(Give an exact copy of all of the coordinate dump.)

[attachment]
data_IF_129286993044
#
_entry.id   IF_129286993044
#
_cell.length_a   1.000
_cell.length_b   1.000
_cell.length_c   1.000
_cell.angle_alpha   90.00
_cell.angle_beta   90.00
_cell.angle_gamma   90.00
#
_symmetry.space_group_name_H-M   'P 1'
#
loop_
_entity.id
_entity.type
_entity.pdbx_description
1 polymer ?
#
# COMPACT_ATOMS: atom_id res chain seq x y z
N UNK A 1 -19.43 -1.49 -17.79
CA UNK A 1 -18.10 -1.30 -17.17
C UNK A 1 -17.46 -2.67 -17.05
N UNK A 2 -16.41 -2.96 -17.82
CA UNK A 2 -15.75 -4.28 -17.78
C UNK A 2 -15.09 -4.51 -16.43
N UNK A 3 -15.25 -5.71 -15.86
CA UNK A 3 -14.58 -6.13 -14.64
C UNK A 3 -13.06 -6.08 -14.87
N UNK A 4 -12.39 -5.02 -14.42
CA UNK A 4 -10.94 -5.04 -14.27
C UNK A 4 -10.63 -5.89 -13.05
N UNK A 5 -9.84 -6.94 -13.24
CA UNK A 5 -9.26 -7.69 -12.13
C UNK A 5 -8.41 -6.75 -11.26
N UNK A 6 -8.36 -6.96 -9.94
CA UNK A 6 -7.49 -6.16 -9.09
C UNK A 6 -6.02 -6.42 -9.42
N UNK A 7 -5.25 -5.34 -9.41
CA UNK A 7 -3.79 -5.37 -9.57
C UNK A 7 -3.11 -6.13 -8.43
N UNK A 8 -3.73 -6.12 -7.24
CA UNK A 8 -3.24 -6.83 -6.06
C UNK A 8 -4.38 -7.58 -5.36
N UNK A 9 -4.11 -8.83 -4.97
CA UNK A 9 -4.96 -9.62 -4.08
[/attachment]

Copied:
data_IF_129286993044
#
_entry.id   IF_129286993044
#
_cell.length_a   1.000
_cell.length_b   1.000
_cell.length_c   1.000
_cell.angle_alpha   90.00
_cell.angle_beta   90.00
_cell.angle_gamma   90.00
#
_symmetry.space_group_name_H-M   'P 1'
#
loop_
_entity.id
_entity.type
_entity.pdbx_description
1 polymer ?
#
# COMPACT_ATOMS: atom_id res chain seq x y z
N UNK A 1 -19.43 -1.49 -17.79
CA UNK A 1 -18.10 -1.30 -17.17
C UNK A 1 -17.46 -2.67 -17.05
N UNK A 2 -16.41 -2.96 -17.82
CA UNK A 2 -15.75 -4.28 -17.78
C UNK A 2 -15.09 -4.51 -16.43
N UNK A 3 -15.25 -5.71 -15.86
CA UNK A 3 -14.58 -6.13 -14.64
C UNK A 3 -13.06 -6.08 -14.87
N UNK A 4 -12.39 -5.02 -14.42
CA UNK A 4 -10.94 -5.04 -14.27
C UNK A 4 -10.63 -5.89 -13.05
N UNK A 5 -9.84 -6.94 -13.24
CA UNK A 5 -9.26 -7.69 -12.13
C UNK A 5 -8.41 -6.75 -11.26
N UNK A 6 -8.36 -6.96 -9.94
CA UNK A 6 -7.49 -6.16 -9.09
C UNK A 6 -6.02 -6.42 -9.42
N UNK A 7 -5.25 -5.34 -9.41
CA UNK A 7 -3.79 -5.37 -9.57
C UNK A 7 -3.11 -6.13 -8.43
N UNK A 8 -3.73 -6.12 -7.24
CA UNK A 8 -3.24 -6.83 -6.06
C UNK A 8 -4.38 -7.58 -5.36
N UNK A 9 -4.11 -8.83 -4.97
CA UNK A 9 -4.96 -9.62 -4.08